Israeli Prime Minister Benjamin Netanyahu has cancelled an initial scheme that would ban Palestinian workers from boarding Israeli buses in the occupied territories only hours after it was announced. Critics denounced the scheme as tantamount to apartheid.
Defense Minister Moshe Ya’alon had originally approved the plan but was cancelled as a result of fierce criticism from Israeli opposition figures, human rights groups, and a former minister in Netanyahu’s own party who called the plan “a stain on the face of Israel” that would tarnish its reputation around the world.
The plan was, however, welcomed by settler groups and pro-settler MPs who had long been lobbying for the ban.
The three-month pilot scheme, which would have taken effect on Wednesday, would have imposed strict new laws on thousands of Palestinians working with permits in Israel. They would have been made to travel home through certain designated checkpoints from which they entered from and barred from using Israeli-run buses in the occupied West Bank.
The scheme’s proposed launch seemed bizarre as it coincided with visits by Fifa President Sepp Blatter and EU Foreign Policy Chief Federica Mogherini. Blatter now seeks to defuse moves pushing for a referendum to suspend Israel from Fifa for alleged discrimination against Palestinians.
Opposition Leader Isaac Herzog immediately condemned the scheme. On his Facebook page, he wrote: ““The decision to separate Palestinians and Jews on public transportation is an unnecessary humiliation that is a stain on the state and its citizens.”
“This is another one of the prime minister’s mistakes who is giving in to and supporting a horrible decision that has no connection to the security of the state,” he added.
Israel’s left-wing Meretz party leader, Zahava Gal-On said: “This is how apartheid looks. There is no better or nicer way to put it. Separate buses for Jews and Palestinians prove that democracy and occupation cannot co-exist.”
Palestinians holding entry permits, who are mainly employed by the construction industry, currently enter Israel through smart crossings that register them and are then allowed to return using public transportation without registering on their return.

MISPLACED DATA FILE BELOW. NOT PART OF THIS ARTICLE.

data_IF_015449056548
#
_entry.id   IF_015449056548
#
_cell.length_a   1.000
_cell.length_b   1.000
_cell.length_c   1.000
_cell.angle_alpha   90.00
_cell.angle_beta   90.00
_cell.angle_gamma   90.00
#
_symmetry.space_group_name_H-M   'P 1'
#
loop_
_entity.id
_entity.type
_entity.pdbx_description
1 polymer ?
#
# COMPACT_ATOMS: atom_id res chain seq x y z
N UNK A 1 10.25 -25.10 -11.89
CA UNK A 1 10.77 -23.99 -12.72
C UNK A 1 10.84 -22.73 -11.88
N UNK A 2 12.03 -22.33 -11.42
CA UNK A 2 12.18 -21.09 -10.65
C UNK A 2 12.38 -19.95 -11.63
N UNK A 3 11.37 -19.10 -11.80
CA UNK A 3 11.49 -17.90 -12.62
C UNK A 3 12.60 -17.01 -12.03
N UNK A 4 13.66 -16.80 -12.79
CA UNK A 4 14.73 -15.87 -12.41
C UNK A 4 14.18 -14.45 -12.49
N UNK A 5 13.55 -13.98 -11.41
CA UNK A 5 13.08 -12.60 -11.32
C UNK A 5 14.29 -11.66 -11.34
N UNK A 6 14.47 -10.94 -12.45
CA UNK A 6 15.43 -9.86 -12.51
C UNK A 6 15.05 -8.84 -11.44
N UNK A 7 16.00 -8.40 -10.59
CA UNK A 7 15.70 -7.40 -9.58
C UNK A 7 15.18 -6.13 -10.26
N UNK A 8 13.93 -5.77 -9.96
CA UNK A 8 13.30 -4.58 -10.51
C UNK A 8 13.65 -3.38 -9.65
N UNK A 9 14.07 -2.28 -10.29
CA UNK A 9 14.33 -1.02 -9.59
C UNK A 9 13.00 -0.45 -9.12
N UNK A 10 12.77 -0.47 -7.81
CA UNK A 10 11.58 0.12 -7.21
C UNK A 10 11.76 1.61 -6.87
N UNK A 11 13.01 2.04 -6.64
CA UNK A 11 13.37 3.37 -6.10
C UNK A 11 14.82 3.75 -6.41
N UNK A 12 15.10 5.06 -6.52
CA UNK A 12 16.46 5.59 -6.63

The details of the scheme were widely covered on Wednesday and confirmed by an Israeli defense official saying: “Under a three-month pilot project, Palestinians who work in Israel will, starting Wednesday, need to return home by the same crossing without taking buses used by [Israeli] residents.”
Israeli website Walla said that the plan’s implementation was initially held up for months due to the concern of military officials whose objections were overruled by Ya’alon, who claimed that it was necessary to supervise Arabs returning to the West Bank.
President Reuvin Rivlin welcomed the suspension of the scheme and said he had spoken to Ya’alon.
“As one who loves the Land of Israel, I have nothing but regret for the discordant voices that we heard this morning, supporting the separation between Jews and Arabs on the basis of ideas that have no place being heard or said,” he stated.
Jerusalem faced fresh violence on Wednesday when Israeli police shot dead a driver in a Palestinian neighborhood of East Jerusalem after allegedly ramming them with his car and injuring two policewomen.